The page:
Once again, I should remind you that I have no financial holdings in either of these companies. I just like to share my joy when I find a product that I really like. Consider it my holiday gift to my readership. ;-) And yes, yes, I will have some real posts to follow shortly, as I have actually been doing some good cooking and baking lately. Just consider this one a tideover snack in the meantime!

Friday, November 16, 2007

A couple of tidbits to warm your tummy...

Gracious! Old Man Winter, that big blowhard, is giving us a taste of things to come today! Even here in the North Country, folks have still been rocking the shorts and flip-flops, though the calendar on the wall tells us that it's nearly Thanksgiving. But there is a vicious wind a-blowing today, and up here (at school) on the bluff overlooking Lake Champlain, it's particularly vicious. On a day like today, we need something warm and satisfying in our tummies, and I have just the thing--beef stew. And not just any beef stew, but a wonderful short rib beef stew with ale, a recipe I found on Simply Recipes (which was, in turn, adapted from a recipe from the October 2007 issue of Sunset Magazine). I made a couple of minor adjustments, as is my way, and one major one that should help busy people as we head into the holidays. Elise's recipe calls for the stew to be baked in the oven which, no doubt, would add more flavor. But I tried making it in the crockpot, and it was delicious, and so nice to come home to at the end of a long day. I'm sorry that I didn't take a picture of said stew, but click on one of links to Simply Recipes, and you can see better pics than I could have managed. ;-)

Short Rib Beef Stew with Ale
(Source: Simply Recipes)

1/2 cup flour

2 tablespoons hot paprika (I used regular paprika plus 1/4 teaspoon of cayenne)

2 teaspoons smoked paprika

salt and
freshly-ground black pepper
4 pounds bone-in beef short ribs, trimmed of excess fat (I used boneless, as that's what I unearthed from the freezer, but meat is always better "by the bone" as Nigella would say)

4 strips thick-cut bacon (I used six strips of regularly-sliced bacon), roughly chopped

1 medium onion, chopped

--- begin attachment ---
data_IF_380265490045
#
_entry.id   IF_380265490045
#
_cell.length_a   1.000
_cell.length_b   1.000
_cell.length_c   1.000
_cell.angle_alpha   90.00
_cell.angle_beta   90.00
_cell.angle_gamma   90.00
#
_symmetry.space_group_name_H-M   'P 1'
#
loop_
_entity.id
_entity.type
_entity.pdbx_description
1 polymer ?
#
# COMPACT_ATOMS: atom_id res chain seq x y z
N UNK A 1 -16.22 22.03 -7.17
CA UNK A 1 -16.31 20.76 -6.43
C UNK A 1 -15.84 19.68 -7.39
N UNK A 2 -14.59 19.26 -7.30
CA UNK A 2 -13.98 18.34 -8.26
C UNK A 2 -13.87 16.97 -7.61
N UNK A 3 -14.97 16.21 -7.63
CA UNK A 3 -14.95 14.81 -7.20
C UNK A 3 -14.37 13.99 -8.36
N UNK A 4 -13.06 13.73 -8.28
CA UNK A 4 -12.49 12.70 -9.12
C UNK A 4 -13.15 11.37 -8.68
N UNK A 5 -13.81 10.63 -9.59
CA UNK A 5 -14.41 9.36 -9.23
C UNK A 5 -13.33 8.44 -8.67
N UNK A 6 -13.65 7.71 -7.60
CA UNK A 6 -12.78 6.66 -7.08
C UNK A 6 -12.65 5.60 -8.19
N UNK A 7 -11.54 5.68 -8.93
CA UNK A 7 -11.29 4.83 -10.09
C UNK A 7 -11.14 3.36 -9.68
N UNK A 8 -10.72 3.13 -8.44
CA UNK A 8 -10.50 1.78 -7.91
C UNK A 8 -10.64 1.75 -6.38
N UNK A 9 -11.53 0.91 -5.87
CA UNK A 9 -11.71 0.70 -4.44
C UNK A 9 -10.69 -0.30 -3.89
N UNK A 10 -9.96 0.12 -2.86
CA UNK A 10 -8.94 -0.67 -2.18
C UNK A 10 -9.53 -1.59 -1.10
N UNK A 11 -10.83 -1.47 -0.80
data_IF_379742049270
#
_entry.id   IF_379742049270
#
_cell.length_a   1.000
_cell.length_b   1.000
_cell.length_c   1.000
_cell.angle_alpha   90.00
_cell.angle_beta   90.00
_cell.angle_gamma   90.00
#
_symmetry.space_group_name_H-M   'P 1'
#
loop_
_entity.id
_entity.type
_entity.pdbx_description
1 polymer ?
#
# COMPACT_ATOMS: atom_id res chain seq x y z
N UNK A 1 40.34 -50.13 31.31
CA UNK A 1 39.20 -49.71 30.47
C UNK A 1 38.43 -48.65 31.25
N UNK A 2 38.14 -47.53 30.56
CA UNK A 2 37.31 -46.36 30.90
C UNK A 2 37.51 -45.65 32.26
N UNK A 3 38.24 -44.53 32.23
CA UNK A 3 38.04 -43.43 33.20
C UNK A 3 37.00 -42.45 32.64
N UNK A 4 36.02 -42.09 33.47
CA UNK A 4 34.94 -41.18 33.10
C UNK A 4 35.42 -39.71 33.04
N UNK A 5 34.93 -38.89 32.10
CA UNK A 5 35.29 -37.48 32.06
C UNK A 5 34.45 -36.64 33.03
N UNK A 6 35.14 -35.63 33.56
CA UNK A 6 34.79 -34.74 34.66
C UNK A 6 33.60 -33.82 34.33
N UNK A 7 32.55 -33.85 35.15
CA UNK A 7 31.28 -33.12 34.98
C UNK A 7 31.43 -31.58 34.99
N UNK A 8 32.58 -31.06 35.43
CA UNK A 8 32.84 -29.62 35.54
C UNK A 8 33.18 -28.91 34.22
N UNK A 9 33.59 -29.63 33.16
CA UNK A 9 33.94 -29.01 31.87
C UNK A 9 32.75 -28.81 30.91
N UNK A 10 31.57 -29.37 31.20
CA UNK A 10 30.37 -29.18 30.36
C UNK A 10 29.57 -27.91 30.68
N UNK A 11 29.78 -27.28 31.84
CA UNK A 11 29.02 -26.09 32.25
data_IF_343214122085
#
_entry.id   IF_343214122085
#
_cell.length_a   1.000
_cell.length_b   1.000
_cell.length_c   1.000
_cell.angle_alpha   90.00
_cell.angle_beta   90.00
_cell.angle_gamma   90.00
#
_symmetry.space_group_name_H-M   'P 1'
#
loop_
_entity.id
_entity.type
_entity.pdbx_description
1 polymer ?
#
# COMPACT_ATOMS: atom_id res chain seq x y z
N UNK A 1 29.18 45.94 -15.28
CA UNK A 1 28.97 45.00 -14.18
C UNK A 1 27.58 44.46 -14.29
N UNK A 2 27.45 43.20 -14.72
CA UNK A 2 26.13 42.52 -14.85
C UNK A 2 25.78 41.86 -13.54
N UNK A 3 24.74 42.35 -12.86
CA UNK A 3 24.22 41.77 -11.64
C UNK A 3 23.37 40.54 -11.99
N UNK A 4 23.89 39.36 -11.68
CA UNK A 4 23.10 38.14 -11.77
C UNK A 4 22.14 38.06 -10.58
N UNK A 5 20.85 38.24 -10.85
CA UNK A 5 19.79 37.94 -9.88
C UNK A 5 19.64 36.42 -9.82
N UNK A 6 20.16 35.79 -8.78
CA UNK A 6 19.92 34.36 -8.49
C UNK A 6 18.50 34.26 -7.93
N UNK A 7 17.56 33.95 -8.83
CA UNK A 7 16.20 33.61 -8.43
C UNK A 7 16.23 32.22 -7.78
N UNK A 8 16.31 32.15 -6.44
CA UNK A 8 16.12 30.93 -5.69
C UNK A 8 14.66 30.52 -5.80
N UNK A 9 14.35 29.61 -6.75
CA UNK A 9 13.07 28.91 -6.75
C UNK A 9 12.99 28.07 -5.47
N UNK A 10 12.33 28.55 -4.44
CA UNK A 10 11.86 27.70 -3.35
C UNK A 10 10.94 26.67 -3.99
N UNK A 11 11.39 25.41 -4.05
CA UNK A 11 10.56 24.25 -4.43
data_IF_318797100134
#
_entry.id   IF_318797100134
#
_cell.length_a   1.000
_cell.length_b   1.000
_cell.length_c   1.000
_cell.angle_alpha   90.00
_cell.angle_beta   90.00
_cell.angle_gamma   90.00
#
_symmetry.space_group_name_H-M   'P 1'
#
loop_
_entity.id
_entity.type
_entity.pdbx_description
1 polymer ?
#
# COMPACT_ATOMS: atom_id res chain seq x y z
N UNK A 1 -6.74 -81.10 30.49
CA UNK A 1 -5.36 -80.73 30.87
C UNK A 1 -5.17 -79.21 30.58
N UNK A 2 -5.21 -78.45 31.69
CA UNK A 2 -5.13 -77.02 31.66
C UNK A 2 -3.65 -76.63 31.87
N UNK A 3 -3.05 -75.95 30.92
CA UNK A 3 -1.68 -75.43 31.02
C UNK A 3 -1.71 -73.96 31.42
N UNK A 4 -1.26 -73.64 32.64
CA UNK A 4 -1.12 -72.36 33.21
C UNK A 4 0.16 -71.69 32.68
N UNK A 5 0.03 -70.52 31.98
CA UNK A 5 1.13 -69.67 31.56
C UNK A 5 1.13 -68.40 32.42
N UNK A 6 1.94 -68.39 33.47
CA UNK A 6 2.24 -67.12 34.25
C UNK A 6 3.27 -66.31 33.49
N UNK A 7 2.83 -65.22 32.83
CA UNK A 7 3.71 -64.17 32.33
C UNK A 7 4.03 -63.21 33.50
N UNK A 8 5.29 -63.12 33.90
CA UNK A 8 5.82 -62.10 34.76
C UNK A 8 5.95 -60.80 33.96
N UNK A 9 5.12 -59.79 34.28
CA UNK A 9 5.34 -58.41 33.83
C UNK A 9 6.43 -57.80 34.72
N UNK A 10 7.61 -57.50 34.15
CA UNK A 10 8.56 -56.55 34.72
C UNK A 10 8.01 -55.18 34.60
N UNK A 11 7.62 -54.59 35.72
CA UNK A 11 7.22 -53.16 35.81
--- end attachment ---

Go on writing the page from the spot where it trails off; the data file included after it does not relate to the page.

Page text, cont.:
4 cloves garlic, finely chopped
1 bottle (12 oz.) brown ale (I used Saranac Scotch Ale from their winter assortment, but you can use anything you like--the original recipe simply called for beer)
1 can (14.5 oz.) whole peeled tomatoes, chopped and juices reserved
2 pounds Yukon Gold or russet potatoes (I used red ones)

2 large carrots (I might double this as the carrots were sparse and/or add some parsnips)

1 pound turnips (this gave us the opportunity to use the turnips we procured from Cape Cod and though they are optional, I recommend them--I don't even like turnips, but they take on the other flavors in the stew and eventually become indistinguishable from the potatoes)
*1-2 tablespoons Worcestershire sauce (this is my critical addition...and I think it gave the stew that last finishing note that it needed)

1 Preheat oven to 300° (if using the oven for this). Combine flour, hot paprika (or paprika + cayenne), smoked paprika, one teaspoon of salt, and one teaspoon of black pepper in a large bowl. Dredge the short ribs in the flour mixture.

2 In a large Dutch oven over medium-high heat, cook bacon until fat renders. Transfer bacon with a slotted spoon to paper towels and reserve. Pour off all but one tablespoon of the bacon fat from pot. Add short ribs and brown on all sides, 3 to 5 minutes per side.

3 Transfer short ribs to a plate and reserve. Add the onion and 1/2 teaspoon of salt to the pot and cook, stirring, until softened, about 3 minutes. Add garlic and cook, stirring, until fragrant, about 1 minute. Add the ale and, using a wooden spoon or spatula, scrape up the browned bits on the bottom of the pan. Add tomatoes and their juices and reserved bacon. Increase heat to high and bring mixture to a boil. Return short ribs to pot, cover, put in the preheated oven, and cook two hours. (Or add everything to the crockpot and cook on low for about 6-8 hours.)

4 Peel potatoes, turnips, and carrots, and cut into one-inch pieces. Add to short ribs along with salt and pepper (to taste), cover, and cook until veggies are tender and meat pulls away easily from the bone, about 30 minutes in the oven, or 2-4 more hours in the crock pot.

5 Spoon off excess fat. Remove the bones if you like (and if there are any) before serving. I like my beef stew served over steamed rice, but I will leave that up to you.

Serves 8. Go ahead and make the whole batch--it tastes even better the next day as leftovers!

Then for dessert, I would highly recommend a cookie that I made for trivia this week, a delicious sable from Dorie Greenspan's baking book. I also made the fabled and ballyhooed World Peace Cookies, but as I am not the chocoholic that some of my teammates are, I wanted another cookie as well. I was going to make just "plain" sables that are the French version of shortbread with the same rich, buttery flavor but usually less sweet and with a characteristic sandy texture (sable means "sand" in French, don'tcha know). But one of the things I love about Dorie's book is that she always includes a section next to each recipe called "playing around," offering creative twists to boilerplate recipes. For the sables, she offered lemon, pecan, and spiced versions. But it occurred to me that I might want a sable that was both nutty AND spiced. Thus was born the spiced pecan sable. YUM!!! It is a homely little cookie that seems to scream "Frost me! Sprinkle me!" (You'll have to take my word for this as I didn't have a chance to take a picture of these before they were all gobbled up.) But they are scrumptious even without extra adornments. The flavor is bold and delicate at the same time and quintessentially autumnal. Give it a try and/or add it to your Christmas cookie repertoire.

(Source: Baking: From My Home to Yours, Dorie Greenspan)
Makes about 50 cookies (I got 48)--feel free to halve this recipe or better yet, freeze one log for future use